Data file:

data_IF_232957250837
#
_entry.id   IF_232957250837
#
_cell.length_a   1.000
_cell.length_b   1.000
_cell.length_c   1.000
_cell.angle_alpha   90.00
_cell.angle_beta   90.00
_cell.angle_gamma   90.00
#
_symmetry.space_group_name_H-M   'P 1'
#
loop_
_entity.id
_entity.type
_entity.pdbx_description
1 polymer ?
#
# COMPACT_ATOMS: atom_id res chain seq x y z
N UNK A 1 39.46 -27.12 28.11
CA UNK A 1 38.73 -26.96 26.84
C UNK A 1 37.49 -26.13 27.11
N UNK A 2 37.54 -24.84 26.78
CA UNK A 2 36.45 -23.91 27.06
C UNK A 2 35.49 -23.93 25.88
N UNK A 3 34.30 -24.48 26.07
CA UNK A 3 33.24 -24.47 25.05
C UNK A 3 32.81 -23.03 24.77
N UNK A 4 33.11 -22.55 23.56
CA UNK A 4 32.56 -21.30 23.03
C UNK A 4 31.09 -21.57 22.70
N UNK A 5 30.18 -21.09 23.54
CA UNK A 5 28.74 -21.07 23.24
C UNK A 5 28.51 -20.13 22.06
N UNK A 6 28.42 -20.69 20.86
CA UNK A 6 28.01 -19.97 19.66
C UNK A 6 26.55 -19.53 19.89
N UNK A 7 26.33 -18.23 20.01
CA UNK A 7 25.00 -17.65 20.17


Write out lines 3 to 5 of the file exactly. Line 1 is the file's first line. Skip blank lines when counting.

_entry.id   IF_232957250837
#
_cell.length_a   1.000